US inflation is set to rise. The Fed must act now
- Stephen Roach says trade war’s impact on global value chains and the tight US labour market will fan inflationary pressures of the current US economic upturn
- The Fed is right to press on with monetary tightening – perhaps even at a pace faster than the market expects
It was inevitable. Another upturn in the US inflation cycle is at hand. Since the “Great Disinflation” of the early 1980s, when the annual increase in the consumer price index plunged from 14.7 per cent in March 1980 to 2.4 per cent in July 1983, inflation has generally remained in a relatively narrow 1-5 per cent range for a quarter of a century.
When the economy softened, inflation slid to the lower end of that range, and when it strengthened, it moved to the upper end. Such is the case today.
A confluence of global and domestic forces is starting to push inflation higher and should continue to do so for some time. That will pose a challenge to the Federal Reserve, which operates under a price-stability mandate. Recent volatility in stocks and bonds suggests that these risks could prove vexing to financial markets as well.
The global risk to US inflation reflects not only a cyclical upturn in the world economy, but also mounting trade frictions that pose serious threats to the stability of global value, or supply, chains.
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As global value chains have grown in importance over time, so has the internationalisation of inflation. In economic terms, that means broadening the assessment of inflation risks from a focus on domestic “output gaps” – the difference between actual and potential (or full employment) gross domestic product – to the global output gap.
Two major disruptions currently occurring in global value chains are likely to have a meaningful impact on the internationalisation of US inflation.
First and foremost is the Trump administration’s trade war with China. The initial waves of US tariffs on Chinese imports are aimed mainly at intermediate goods that are processed by low-cost China-centric global value chains. These tariffs will raise the prices of about half of Chinese goods imports by 10 per cent today and 25 per cent in 2019.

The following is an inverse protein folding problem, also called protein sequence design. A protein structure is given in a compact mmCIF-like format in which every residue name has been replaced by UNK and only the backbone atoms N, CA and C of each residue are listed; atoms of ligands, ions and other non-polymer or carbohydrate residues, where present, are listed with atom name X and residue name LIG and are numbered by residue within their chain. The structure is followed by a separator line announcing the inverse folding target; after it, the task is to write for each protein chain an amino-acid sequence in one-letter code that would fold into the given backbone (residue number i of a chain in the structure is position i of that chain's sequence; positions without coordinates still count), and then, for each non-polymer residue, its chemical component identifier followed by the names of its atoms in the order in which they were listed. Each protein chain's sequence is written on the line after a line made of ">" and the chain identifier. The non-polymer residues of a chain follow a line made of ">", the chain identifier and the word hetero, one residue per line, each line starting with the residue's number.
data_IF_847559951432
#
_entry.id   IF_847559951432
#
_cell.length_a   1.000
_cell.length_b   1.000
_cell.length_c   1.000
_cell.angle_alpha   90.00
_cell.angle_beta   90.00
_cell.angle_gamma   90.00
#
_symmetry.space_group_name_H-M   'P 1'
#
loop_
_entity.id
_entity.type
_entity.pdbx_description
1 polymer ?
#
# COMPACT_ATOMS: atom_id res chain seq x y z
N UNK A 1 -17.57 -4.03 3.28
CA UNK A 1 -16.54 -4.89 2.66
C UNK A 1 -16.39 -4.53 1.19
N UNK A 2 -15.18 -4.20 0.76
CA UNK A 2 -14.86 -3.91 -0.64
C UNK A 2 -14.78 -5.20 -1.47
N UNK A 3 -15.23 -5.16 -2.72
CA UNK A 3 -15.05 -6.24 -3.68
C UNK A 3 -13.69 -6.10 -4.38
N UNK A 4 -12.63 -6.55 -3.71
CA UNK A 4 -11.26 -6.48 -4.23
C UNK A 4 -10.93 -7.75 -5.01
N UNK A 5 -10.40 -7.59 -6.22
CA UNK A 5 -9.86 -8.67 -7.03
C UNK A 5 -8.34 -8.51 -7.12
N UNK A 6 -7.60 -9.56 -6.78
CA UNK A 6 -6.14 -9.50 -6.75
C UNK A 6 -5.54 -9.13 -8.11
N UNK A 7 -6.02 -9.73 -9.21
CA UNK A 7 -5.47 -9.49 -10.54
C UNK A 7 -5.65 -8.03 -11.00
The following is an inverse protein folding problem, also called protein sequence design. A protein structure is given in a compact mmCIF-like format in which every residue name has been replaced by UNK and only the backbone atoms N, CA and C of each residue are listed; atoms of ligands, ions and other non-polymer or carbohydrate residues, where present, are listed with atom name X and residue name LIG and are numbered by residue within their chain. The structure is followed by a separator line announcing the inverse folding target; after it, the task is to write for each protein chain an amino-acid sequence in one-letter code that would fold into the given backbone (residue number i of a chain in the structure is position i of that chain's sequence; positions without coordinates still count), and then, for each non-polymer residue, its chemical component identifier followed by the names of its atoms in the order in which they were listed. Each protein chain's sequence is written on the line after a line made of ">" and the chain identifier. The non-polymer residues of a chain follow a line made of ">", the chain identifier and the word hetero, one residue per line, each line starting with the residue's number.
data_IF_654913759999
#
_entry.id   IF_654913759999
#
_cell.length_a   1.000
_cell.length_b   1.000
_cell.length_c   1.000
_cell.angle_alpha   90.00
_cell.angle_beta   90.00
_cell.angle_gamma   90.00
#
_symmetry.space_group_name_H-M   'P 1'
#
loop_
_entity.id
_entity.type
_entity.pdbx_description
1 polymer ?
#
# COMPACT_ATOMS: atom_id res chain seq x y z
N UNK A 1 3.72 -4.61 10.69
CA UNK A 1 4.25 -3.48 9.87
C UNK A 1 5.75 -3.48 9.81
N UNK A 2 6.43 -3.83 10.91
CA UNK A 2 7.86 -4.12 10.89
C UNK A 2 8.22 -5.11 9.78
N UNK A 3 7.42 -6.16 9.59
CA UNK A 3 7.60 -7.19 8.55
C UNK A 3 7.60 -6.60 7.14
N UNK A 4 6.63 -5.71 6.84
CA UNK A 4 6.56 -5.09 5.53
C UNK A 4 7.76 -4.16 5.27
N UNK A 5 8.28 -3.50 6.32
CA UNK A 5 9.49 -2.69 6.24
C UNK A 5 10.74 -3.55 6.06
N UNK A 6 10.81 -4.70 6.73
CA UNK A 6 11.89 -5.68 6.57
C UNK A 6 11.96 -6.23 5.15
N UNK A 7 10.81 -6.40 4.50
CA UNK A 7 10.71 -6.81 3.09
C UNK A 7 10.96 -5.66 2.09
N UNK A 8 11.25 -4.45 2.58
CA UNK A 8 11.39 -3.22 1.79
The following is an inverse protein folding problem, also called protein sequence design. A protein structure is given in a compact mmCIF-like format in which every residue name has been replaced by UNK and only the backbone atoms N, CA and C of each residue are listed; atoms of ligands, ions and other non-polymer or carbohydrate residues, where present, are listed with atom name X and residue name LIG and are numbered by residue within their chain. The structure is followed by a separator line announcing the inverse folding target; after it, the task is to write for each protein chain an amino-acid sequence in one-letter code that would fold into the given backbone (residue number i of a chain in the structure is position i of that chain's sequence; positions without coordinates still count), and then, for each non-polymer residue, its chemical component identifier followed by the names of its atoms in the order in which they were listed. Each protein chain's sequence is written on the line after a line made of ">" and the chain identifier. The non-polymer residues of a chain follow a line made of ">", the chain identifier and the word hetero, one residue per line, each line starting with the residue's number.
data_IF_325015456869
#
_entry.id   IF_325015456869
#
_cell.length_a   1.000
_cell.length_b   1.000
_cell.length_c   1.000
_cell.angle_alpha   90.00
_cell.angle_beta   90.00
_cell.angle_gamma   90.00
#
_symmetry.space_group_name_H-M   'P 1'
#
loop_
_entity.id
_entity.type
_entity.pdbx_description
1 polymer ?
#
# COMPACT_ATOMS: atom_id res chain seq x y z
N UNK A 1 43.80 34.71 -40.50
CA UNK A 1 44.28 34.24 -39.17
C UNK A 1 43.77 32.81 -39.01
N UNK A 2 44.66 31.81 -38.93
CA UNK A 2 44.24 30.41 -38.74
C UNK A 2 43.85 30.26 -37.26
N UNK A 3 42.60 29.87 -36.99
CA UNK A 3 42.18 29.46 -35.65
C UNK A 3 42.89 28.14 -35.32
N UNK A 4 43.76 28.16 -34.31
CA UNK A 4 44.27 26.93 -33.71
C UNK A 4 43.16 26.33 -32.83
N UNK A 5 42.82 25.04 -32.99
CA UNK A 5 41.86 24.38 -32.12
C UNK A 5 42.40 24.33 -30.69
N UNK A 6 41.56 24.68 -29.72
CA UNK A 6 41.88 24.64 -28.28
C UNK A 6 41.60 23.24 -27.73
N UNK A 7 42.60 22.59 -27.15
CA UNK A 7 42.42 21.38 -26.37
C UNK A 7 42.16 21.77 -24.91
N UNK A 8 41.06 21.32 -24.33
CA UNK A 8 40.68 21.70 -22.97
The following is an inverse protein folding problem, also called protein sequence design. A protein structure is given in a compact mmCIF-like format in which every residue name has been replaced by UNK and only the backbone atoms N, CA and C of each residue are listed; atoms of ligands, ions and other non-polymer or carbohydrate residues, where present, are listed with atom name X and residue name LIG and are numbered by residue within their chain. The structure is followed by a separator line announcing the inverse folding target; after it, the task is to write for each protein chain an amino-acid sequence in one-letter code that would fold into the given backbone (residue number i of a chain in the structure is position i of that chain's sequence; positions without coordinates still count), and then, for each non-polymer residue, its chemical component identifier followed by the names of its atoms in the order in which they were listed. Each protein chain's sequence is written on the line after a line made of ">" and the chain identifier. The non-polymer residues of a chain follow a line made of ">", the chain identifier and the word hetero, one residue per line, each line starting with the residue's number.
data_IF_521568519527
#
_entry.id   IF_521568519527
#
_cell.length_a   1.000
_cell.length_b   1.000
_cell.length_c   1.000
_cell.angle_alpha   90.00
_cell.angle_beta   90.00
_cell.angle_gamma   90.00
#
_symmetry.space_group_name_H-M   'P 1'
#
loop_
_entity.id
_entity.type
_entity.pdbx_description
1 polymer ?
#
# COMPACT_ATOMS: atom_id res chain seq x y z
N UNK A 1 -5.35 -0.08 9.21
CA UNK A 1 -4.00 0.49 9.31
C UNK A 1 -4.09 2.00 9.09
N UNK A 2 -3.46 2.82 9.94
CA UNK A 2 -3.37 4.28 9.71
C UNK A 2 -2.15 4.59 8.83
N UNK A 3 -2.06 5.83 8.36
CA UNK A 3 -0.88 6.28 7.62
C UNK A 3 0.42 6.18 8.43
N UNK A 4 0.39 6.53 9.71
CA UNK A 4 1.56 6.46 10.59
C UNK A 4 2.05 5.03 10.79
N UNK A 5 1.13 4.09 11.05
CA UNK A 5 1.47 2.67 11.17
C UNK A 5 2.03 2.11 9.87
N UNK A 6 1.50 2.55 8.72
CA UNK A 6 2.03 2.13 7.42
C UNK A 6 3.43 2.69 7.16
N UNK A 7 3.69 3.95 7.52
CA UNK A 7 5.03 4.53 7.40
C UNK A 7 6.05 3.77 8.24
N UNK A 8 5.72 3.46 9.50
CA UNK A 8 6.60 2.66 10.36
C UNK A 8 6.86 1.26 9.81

The recent reworking of the North American Free Trade Agreement should also have an impact. With its more stringent local-content and minimum-wage requirements, the United States-Mexico-Canada Agreement injects new cost pressures into the global value chain that has played an important role in the establishment of an integrated North American auto production platform over the past quarter of a century.
Meanwhile, the domestic pressures stem from a more familiar source: an extremely tight labour market. The unemployment rate fell to 3.7 per cent in September, its lowest level since December 1969.
The current tightness of the US labour market is problematic for two reasons. The first is a nascent increase in long-dormant wage pressures.
Moreover, there are signs that wage gains are now broadening out, with the balance tilting away from low-wage-inflation industries such as manufacturing, health care, and education into higher-wage-inflation industries such as finance, the information sector, and professional and business services.
At the current sub-4 per cent unemployment rate, overall wage inflation could easily move into the 3.5 per cent zone by mid-2019.
The second conclusion is that, unlike earlier periods of low unemployment when domestic wage pressures were constrained by global value chains, today’s mounting wage inflation will be tempered by a smaller global value chain offset.
Absent an unlikely acceleration in productivity, it is the confluence of these two forces – a tight domestic labour market and new global pressures – that spells trouble on the US inflation front.
Such an outcome has actionable consequences for the Fed. The federal funds rate is currently at only 2.25 per cent. That is little different from the underlying rate of so-called core inflation, currently running at 2-2.2 per cent.
Therein lies the Fed’s dilemma. Knowing full well that monetary policy works with lags of 12-18 months, the central bank has to be forward-looking, setting its policy rate on the basis of where it thinks inflation is heading. And, based on the global and domestic pressures outlined above, 3-3.5 per cent inflation is well in sight over the next year.
To counter such a likely upturn in US inflation, the Fed is entirely correct to send the message that there is considerably more to come in its tightening cycle. That could mean the Fed must contemplate monetary tightening that significantly exceeds the so-called comfort zone of normalisation which financial markets are currently discounting.
Unlike a certain Fed-bashing president, I would hardly call that a crazy conclusion.
Stephen S. Roach, a faculty member at Yale University and former chairman of Morgan Stanley Asia, is the author of Unbalanced: The Codependency of America and China. Copyright: Project Syndicate